I feel the need to add something to Denis's comment "if you need address 1, 5 and 7 on the device, it is better to read 1 and set a length of 7 than to try to read using 3 separate reads."
On many devices I use, this is not possible. If the device itself doesn't have any knowledge or use of any register involved in the vector, it will often return an error. Many, many times I have to do separate reads on a single device to get all the info I need because of this quirk. It is a complete PITA, as the makers often spread the "most relevant to what the sensor does" registers many numbers apart, with gaps in b/n. Air sensors with temp at 013, Hum at 121, CO² at 217 ....... instead of all 3 in registers 2, 3 & 4; with the rest of the useless to the user garbage that they use internally but for some reason have them as register usage, placed everywhere else but often with number gaps. You get the idea. I'd really like to give the people who make the devices a big smack on the bottom and then send them to the dunce corner for the day. With NO coffee or chocolate allowed at all for the rest of the month.
The vector method is certainly much faster, but you can only do it after initial testing using the PC to see if it is "actually" possible.
You can scan barcode by Protocol FB. Scanned barcode is replaced by another one in buffer if you try to scan another barcode.
There is several options in this process:
1) Barcode 1 = Barcode 2. User can scan barcode 1 (or barcode 2) two times and it is wrong solution.
2) Barcode 1 not equal Barcode 2 but these two barcodes is an assembly unit - you can scan it and find a row in DTI where another one barcode is present.
3) Use two barcode scanner with different positions (stationary) connected to different com ports. Parts scanned if it fit correctly.
4) Barcode 1 + Barcode2 = constant. Scan barcode1 add to SUM tag, scan barcode 2 add to SUM tag and compare with CORRECT SUM tag. Reset SUM.
5) Generate different sound for different barcode (zebra motorola barcode scanner has this option embedded into firmware).
I implemented barcode scanner for wire harness checking device.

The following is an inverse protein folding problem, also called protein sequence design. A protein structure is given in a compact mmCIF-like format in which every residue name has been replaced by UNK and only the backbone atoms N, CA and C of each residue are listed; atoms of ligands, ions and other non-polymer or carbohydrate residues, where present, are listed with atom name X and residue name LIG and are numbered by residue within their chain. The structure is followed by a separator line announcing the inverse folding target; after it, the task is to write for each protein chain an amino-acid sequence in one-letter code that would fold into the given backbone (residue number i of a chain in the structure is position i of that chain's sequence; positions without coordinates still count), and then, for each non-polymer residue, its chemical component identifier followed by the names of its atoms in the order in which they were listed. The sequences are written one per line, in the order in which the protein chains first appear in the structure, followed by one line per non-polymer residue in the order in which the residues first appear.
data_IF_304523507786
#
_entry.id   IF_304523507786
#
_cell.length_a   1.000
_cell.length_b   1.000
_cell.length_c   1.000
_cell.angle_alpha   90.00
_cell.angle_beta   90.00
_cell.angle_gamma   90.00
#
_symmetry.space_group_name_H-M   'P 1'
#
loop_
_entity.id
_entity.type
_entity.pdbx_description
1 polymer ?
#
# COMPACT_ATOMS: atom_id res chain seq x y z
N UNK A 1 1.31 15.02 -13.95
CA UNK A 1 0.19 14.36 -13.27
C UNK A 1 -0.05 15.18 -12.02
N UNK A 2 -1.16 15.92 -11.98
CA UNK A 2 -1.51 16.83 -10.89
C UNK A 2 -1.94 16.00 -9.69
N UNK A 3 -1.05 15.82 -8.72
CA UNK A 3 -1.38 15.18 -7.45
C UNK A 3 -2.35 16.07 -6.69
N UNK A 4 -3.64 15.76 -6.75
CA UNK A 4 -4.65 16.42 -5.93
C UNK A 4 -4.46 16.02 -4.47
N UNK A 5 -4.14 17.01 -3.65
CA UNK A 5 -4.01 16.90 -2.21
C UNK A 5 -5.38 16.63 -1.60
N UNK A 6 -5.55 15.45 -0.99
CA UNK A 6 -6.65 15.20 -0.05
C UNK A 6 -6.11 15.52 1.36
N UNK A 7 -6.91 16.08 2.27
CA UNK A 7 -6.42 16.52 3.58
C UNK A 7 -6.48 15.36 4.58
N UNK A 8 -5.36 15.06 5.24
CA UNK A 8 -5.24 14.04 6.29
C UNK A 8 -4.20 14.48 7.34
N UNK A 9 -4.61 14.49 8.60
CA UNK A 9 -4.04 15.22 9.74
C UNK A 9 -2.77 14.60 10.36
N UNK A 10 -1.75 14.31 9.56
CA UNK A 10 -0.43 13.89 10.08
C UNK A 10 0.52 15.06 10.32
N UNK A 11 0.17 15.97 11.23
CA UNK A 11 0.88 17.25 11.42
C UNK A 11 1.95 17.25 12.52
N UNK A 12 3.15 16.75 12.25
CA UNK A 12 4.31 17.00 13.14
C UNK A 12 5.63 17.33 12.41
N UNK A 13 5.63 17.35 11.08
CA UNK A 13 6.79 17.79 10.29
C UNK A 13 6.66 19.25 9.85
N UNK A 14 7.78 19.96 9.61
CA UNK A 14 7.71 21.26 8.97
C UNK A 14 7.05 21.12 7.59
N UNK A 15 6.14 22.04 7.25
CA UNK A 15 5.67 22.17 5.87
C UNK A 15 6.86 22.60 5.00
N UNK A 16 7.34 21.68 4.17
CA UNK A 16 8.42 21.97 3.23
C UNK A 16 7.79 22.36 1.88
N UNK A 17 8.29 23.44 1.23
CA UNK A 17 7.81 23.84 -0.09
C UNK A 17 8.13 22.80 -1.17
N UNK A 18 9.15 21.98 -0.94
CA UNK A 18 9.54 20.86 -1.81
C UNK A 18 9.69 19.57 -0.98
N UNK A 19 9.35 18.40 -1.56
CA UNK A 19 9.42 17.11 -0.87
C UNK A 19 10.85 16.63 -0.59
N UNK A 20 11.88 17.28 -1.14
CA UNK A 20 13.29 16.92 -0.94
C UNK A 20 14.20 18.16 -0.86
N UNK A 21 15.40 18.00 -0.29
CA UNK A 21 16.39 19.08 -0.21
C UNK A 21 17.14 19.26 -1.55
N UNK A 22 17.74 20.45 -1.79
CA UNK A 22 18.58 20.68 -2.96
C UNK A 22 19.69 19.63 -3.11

The main problem - user scan barcode - check wire harness ---OK. Then user scan barcode for another one but did not check another wire. The first OK wire harness is checked many times.
In system log all wire is checked but it is not correct.
After all we used hardware for marking good wire harness and if marking is present - user cannot check one wire many times.
This problem is the main in your system. User can scan correct part many times and use wrong one in assembly.
Hi SoCo, I don't use Unilogic at all, just a Vision man.......ooops.....person (with external gonads!)
But....on the actual reads from the sensors, are you doing your reads concurrently? What happens if you split the reads equidistant in timing? What is the actual "regular interval" time on the reads anyway?
Along the same lines, what happens if you flip-flop between 10 & 13 at a given time interval so that they are both not doing it all the time.. ie only enable rung 10 this second, only enable rung 13 the other one, perhaps with a small time buffer between each alternate. Behaviour exhibited after doing this would perhaps help in analysis.
I'm working on a scanning project that scans barcodes of 2 parts during assembly to compare them. I'm using 1 scanner connected to the serial port. I need the operator to scan the first barcode, then he should be prompted to scan second barcode, then compare the 2 strings. I need help on how to prompt to second scanning after handling and saving the first input. Should I just fill the buffer with 000 then put a rung to receive data through the port again?